Really, USATF?

by EJN Comments (0) Articles, Commentary

In early December, the USATF held its annual convention in Anaheim, CA. A couple of big pieces of news came out of that, and it should have dues paying members concerned for the future of the sport.

A good, all-encompassing read on what went down is out there. Jon Gugala published this just over a week ago:

USA Track & Field Will Do Whatever It Damn Well Wants

It’s a must read.

The first news to break was that Andrew Bumbalough was reinstated after being DQ’d…back in February. Too little, too late, USATF. The fact that it even happened was a total travesty. Then to leave Bumbalough hanging for so long was just plain wrong. The Bumbalough/Grunewald double whammy was a huge black eye for the sport. Even just the hint of impropriety on the part of chief USATF owner sponsor Nike threatens the integrity of the sport and everything should be done to avoid that.

Can you imagine something like that happening in football? Imagine that Tom Brady was leading the Pats on a last second comeback attempt against Drew Brees and the Saints. Say that Tom, an Under Armour athlete, throws what appears to be a TD to Gronk on fade route in the corner of the end zone as time expires. What if Nike had reps staked out by the replay booth? The TD is overturned and Brees, the Nike athlete, is now victorious.

Far fetched? Absolutely. Even if Nike had nothing to do with the call, it looks terrible. It’s safe to say that any major sport would not stand for even the hint of such shadiness. But USATF is oblivious. Whether or not Nike actually pressured the judges into DQ’ing athletes at the indoor championships is irrelevant. The fact that it appears that might’ve been the case already make it a colossal failure on the part of USATF.

Why did they wait so long? Who knows. One guess would be because the uproar over it would’ve died down and they might be able to slip their BS under the radar a little more easily. It seems to be more about damage control as opposed to doing the right thing.

For more on this, check out:

Bumbalough Reinstated Ten Months After USATF Indoor Championships

And for more background on it:

Why Was Andrew Bumbalough Disqualified in USA Indoor 3000?
The Inside Story Of The Andrew Bumbalough DQ

As if that all wasn’t bad enough, Stephanie Hightower had to go and prove to us all who she’s really looking out for as she supposedly is leading our crumbling organization.

The gist of what went down: Bob Hersh was elected as the USATF nominee to run for a spot on the IAAF council, besting Hightower by grabbing 85% of the vote. This was a vote amongst the dues paying USATF members. The board then overturned that outcome by an 11-1 margin to instead choose to send Hightower as our nominee. Hersh is well respected and has a lot of IAAF experience, while Hightower wants to name national champions via coin tosses. I wonder which one would serve us better?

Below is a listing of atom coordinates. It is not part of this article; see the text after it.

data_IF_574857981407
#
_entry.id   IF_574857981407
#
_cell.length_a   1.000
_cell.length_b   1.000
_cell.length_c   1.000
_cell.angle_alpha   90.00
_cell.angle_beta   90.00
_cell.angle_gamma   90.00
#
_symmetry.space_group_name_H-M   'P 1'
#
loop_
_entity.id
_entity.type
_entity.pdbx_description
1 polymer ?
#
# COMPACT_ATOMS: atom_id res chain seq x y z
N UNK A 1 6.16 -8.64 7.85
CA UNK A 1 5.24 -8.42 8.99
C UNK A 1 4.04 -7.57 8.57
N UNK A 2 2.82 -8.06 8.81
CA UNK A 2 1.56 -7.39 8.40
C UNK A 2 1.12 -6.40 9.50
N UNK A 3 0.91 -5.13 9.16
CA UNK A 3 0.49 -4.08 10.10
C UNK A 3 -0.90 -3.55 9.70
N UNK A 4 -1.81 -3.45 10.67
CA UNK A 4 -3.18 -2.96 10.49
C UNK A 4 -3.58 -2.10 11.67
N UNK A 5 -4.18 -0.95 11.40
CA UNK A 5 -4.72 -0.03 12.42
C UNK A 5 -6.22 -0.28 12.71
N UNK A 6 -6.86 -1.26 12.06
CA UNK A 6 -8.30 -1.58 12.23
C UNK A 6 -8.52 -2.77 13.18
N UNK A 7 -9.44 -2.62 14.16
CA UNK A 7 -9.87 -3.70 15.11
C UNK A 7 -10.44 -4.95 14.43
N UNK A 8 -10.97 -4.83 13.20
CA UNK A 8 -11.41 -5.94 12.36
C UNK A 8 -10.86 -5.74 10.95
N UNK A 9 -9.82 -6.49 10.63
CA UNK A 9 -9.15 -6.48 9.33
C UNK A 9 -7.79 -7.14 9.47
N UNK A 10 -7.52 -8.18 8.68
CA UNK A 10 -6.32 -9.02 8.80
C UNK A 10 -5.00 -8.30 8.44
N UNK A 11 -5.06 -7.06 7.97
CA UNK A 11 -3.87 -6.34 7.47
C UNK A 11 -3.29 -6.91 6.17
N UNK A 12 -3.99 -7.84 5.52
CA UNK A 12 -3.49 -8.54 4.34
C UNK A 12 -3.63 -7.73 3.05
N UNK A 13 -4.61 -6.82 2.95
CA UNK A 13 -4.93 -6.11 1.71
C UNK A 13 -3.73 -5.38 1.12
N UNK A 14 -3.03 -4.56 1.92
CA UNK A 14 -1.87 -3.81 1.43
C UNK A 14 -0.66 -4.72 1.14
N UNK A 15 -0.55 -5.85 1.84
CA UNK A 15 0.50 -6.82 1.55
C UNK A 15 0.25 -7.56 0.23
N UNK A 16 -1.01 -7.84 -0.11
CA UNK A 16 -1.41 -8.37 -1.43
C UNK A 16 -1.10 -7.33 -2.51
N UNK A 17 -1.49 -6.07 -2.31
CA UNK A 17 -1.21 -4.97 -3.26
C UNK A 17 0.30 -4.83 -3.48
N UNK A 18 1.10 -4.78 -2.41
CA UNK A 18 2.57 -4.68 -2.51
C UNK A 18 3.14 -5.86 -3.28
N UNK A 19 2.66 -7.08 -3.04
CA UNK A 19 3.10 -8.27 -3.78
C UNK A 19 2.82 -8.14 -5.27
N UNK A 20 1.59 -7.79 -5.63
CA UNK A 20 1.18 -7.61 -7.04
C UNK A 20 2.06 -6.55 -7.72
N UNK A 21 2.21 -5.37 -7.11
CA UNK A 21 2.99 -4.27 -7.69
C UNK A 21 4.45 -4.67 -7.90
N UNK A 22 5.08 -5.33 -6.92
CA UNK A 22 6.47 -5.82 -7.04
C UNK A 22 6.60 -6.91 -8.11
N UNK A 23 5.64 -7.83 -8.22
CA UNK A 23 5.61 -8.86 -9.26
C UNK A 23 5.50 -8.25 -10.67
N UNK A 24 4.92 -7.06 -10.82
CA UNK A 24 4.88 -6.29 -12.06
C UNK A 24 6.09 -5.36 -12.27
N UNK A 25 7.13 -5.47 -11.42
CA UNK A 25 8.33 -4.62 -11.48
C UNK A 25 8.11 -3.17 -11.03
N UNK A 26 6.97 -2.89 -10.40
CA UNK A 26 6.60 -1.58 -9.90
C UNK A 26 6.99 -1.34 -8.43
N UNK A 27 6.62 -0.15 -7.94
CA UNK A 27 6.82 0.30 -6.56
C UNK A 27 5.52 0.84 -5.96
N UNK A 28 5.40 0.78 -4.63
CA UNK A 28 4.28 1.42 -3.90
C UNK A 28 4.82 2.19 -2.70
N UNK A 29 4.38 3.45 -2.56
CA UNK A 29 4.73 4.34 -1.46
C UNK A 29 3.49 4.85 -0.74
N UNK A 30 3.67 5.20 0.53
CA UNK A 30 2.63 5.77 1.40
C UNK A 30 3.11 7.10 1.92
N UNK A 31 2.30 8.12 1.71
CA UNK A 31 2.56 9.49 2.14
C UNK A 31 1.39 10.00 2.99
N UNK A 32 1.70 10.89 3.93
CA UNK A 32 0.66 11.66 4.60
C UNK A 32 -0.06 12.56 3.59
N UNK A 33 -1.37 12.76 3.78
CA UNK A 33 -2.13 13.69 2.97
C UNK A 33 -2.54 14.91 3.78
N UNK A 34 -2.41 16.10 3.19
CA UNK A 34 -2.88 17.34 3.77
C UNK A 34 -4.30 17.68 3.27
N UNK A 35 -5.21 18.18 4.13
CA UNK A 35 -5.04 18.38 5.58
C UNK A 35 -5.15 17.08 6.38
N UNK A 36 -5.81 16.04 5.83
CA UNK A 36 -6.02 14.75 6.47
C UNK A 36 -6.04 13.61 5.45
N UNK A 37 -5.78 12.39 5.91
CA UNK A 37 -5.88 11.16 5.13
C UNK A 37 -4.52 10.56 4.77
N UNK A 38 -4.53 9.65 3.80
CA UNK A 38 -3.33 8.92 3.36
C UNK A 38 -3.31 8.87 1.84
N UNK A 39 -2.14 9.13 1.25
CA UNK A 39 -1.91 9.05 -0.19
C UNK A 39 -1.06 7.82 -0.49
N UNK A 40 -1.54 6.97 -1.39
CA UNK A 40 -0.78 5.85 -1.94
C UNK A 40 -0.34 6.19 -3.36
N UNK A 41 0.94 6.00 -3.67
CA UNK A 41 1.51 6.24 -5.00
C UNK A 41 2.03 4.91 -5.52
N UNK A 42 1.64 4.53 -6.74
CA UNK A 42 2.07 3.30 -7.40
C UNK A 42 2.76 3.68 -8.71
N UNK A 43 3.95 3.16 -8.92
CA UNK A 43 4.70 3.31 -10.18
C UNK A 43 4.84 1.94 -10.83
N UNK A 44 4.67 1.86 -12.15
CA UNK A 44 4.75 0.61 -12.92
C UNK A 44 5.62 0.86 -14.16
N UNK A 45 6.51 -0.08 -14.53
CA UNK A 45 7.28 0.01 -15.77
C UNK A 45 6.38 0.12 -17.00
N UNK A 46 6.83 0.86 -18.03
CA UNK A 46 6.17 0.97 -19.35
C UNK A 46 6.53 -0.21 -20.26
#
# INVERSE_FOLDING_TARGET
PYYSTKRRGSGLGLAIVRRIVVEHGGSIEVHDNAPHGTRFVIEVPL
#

There’s a lot of good info out there, here are a few links to get more familiar with the facts:

The Cost to Have a Voice at USATF

It’s admirable that she would go through that trouble on her own to get there and take part, but it’s so discouraging to see what the end result was. Why would anyone else want to do that in the future? It has to be worth our personal investments (time and money) to be a part of this.

A Call To Rescind The Anaheim Vote

Key point from the last one, about taking back the association:

“Ensure a governance structure free of cronyism and intimidation. Decisions and appointments must be based on principle alone. Too often, members are afraid to express their true opinions for fear of losing appointments or influence. I know this is true and those of you who have been involved for a long time know this is true. It must stop.”

Reid: Track’s Hightower should step up and step aside

Key part of Reid’s article:

“Hersh is so well respected internationally that he received more votes in the last IAAF election than Olympic champions Sebastian Coe, the London 2012 CEO, and Sergey Bubka. Either Coe or Bubka is expected to be elected IAAF president in 2015.

But from almost the minute she was elected in December 2008, Hightower has been angling behind the scenes for Hersh’s IAAF position. Until 2009 the IAAF nominee was selected by the full USATF membership. Hightower pushed for the 12-member USATF board to make the selection, and fought the compromise that eventually was implemented that required a two-thirds vote by the board to overturn the membership recommendation.”

From the USATF Board’s email to the members:

“As a board, we follow USATF procedures and make hard choices. We recognize that this choice was unpopular among those in attendance at the Annual Meeting, but we believe we made the right choice for the organization for the right reasons. We are optimistic that the coming year will continue the growth of the organization at all levels.”

The fact that they believe they made the right choice and that they are now optimistic about the future should have all of us scared.

Finally, from the Gugala piece mentioned at the beginning:

“As 2014 draws to a close, the frustration of U.S. athletes that once burned so hot in February has been crushed under weight of the USATF bureaucracy. Their voices are ignored; their plight is dismissed for some promised land that only USATF can see.”

I think many people around here can related to that last. Just check with any USATF-NE member that either resigned during their term or decided not to run for reelection. The problems are apparent throughout the entire organization and the members have to put up a fight to take control back.

So far what we’ve learned from all of this is that our voice doesn’t matter. The board will do as it damn well pleases. Hopefully they do the right thing here and reinstate the outcome of the members’ vote. Don’t hold your breath.

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